A Leave Taking by Algernon Charles Swinburne

“A Leave-Taking” is a poem by Algernon Charles Swinburne, published in his collection “Poems and Ballads” in 1866. The poem is a lament about a love affair that has come to an end and explores themes of loss, pain, and the passing of time.

The poem is written in the first person, and the speaker is addressing their lover, who has left them. The speaker reflects on the time they spent together and laments the passing of those happy days. They describe the world as a darker and colder place now that their lover is gone and express their longing to be reunited.

Throughout the poem, Swinburne uses rich and vivid imagery to convey the speaker’s emotions. He describes the leaves falling from the trees, the fading light of the sun, and the bitter winds blowing. These images create a sense of desolation and despair, and highlight the sense of loss that the speaker is experiencing.

Despite the sadness and pain expressed in the poem, there is also a sense of acceptance and resignation. The speaker recognizes that their lover is gone and that they must move on. They acknowledge that time will heal their wounds and that they will eventually find happiness again.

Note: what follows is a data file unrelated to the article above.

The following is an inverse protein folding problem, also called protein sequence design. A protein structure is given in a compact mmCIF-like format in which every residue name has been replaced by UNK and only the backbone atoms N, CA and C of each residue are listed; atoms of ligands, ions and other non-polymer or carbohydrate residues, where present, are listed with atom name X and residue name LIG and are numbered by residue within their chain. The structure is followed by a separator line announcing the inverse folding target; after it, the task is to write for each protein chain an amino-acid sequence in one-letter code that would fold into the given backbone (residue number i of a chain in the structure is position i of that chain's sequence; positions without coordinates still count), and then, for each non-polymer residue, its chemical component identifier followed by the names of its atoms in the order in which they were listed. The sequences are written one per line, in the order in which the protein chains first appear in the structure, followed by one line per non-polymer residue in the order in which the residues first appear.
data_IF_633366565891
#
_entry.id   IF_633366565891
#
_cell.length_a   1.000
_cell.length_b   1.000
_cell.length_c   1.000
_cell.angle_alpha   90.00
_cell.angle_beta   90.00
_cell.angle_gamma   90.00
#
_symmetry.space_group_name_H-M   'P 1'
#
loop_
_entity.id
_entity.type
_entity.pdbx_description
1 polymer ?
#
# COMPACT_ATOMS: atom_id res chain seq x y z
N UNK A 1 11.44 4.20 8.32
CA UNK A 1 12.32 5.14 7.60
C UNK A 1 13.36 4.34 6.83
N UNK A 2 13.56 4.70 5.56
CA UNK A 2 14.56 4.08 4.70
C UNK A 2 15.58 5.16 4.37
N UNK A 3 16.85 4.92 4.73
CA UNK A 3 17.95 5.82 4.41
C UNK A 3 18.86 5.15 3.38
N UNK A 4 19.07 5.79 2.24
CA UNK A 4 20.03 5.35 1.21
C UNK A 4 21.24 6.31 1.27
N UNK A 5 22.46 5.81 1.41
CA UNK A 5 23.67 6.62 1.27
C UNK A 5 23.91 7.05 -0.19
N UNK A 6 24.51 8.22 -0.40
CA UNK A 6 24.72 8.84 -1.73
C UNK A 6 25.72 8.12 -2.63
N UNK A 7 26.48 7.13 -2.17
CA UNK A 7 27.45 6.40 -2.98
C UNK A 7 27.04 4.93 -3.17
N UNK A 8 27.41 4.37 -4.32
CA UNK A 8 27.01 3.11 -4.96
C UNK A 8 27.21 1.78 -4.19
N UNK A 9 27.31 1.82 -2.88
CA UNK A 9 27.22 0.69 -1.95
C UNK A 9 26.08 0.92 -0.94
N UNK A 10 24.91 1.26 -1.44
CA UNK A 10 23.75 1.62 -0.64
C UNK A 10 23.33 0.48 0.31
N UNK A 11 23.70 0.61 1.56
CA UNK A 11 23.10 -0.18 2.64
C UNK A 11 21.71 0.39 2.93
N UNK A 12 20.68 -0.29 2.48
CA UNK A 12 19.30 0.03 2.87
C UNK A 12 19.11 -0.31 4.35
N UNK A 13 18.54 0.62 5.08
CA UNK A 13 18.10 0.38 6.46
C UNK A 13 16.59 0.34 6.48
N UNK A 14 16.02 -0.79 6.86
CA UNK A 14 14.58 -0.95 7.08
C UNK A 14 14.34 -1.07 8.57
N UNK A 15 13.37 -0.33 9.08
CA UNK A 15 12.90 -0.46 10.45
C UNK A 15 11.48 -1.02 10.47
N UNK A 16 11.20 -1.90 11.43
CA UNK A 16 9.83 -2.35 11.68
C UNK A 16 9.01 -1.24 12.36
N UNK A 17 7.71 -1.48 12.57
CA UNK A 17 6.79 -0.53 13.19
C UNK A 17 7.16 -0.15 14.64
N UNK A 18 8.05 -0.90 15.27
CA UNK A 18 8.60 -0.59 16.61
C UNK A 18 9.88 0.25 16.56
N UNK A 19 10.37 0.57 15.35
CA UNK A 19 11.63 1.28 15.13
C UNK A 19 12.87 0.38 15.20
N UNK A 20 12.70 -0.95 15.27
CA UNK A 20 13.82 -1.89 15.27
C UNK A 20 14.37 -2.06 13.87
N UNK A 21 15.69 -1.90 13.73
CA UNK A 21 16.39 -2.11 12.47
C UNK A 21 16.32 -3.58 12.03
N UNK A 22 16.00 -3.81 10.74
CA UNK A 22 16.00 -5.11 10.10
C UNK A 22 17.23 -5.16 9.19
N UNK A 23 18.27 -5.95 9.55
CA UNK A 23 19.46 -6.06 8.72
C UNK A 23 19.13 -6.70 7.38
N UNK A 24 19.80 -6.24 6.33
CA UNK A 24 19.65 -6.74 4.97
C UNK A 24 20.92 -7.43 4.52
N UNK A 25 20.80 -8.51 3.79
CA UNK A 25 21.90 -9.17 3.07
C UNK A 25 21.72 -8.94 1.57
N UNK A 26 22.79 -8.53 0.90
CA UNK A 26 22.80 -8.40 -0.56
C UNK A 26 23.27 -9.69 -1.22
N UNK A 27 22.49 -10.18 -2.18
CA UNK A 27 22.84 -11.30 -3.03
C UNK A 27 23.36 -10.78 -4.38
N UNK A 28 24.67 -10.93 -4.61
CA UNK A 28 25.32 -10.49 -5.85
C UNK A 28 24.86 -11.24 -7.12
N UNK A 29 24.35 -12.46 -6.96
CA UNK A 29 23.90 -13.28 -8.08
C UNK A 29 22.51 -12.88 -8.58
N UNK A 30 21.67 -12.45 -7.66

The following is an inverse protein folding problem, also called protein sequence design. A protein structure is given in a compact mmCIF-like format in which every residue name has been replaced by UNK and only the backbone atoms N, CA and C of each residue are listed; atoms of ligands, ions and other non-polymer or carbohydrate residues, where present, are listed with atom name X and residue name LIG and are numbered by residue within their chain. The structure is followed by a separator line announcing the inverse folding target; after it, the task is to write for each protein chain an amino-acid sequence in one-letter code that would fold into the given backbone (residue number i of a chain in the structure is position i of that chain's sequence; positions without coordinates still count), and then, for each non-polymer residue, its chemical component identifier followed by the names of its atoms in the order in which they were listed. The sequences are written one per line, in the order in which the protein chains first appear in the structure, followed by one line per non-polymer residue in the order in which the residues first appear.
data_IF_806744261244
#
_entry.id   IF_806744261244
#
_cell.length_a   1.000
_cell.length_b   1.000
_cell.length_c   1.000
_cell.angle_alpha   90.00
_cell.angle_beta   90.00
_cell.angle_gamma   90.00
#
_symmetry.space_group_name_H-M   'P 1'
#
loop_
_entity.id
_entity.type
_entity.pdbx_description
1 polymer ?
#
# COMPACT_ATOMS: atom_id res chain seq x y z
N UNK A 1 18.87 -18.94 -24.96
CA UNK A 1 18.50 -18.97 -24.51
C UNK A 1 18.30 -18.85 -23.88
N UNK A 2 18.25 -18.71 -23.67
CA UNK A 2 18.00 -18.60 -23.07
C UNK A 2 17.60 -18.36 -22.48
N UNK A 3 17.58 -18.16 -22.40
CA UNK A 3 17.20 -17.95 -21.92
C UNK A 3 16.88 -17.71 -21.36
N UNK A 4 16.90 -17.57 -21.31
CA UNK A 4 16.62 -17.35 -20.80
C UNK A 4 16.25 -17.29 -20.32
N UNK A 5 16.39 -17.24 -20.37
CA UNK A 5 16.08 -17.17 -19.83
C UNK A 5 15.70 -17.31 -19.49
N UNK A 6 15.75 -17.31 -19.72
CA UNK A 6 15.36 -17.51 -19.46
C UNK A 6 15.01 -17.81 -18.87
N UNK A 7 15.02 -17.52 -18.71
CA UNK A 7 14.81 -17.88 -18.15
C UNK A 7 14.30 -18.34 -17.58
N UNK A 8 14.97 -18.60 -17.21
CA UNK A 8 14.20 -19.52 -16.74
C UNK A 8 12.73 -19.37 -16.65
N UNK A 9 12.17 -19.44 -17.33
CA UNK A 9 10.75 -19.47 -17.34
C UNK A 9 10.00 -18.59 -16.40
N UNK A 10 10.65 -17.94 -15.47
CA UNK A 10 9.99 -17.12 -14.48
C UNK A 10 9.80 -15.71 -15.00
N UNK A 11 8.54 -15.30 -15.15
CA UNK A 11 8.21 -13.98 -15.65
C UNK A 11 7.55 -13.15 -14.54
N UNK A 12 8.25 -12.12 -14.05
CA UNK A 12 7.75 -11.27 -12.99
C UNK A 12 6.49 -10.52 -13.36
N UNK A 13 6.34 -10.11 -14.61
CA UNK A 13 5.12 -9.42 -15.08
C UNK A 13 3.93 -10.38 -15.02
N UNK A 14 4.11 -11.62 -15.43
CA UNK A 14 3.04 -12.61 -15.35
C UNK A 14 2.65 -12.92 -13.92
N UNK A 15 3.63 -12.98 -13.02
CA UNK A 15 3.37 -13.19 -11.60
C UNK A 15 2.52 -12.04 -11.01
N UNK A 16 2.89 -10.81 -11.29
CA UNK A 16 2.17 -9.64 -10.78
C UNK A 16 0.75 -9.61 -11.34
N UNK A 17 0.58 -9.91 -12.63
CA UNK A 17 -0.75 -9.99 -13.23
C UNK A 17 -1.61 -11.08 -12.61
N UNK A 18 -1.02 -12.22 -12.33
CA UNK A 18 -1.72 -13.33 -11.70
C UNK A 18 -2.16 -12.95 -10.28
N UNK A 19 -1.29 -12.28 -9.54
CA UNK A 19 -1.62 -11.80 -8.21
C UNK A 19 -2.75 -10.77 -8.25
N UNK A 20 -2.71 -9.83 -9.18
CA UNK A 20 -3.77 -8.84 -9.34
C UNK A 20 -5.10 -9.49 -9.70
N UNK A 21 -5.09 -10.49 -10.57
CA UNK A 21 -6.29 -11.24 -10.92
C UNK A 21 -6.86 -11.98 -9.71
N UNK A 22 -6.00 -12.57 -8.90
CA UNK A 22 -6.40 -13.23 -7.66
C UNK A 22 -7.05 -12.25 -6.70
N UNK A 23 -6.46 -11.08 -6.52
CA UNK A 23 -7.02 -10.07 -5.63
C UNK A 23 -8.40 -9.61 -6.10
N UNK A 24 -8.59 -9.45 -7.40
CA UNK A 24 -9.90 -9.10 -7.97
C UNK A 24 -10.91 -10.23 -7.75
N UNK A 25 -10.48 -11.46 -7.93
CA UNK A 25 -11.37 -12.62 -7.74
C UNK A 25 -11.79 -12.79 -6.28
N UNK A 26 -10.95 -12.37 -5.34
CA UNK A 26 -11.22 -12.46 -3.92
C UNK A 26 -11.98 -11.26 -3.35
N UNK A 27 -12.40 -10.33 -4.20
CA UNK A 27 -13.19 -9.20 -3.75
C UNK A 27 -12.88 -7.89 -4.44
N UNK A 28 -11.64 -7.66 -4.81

In the final stanza of the poem, the speaker reflects on the fleeting nature of love and the inevitability of change. They recognize that all things must come to an end and that the happy days they shared with their lover are now nothing more than memories. Despite this, the speaker expresses their hope that they will someday be reunited with their lover and that their love will be rekindled.

Overall, “A Leave-Taking” is a poignant and powerful poem that explores the themes of loss, pain, and the passing of time. Swinburne’s use of rich imagery and emotive language creates a vivid and evocative picture of the speaker’s emotions, and his reflections on the fleeting nature of love and the inevitability of change resonate with readers to this day.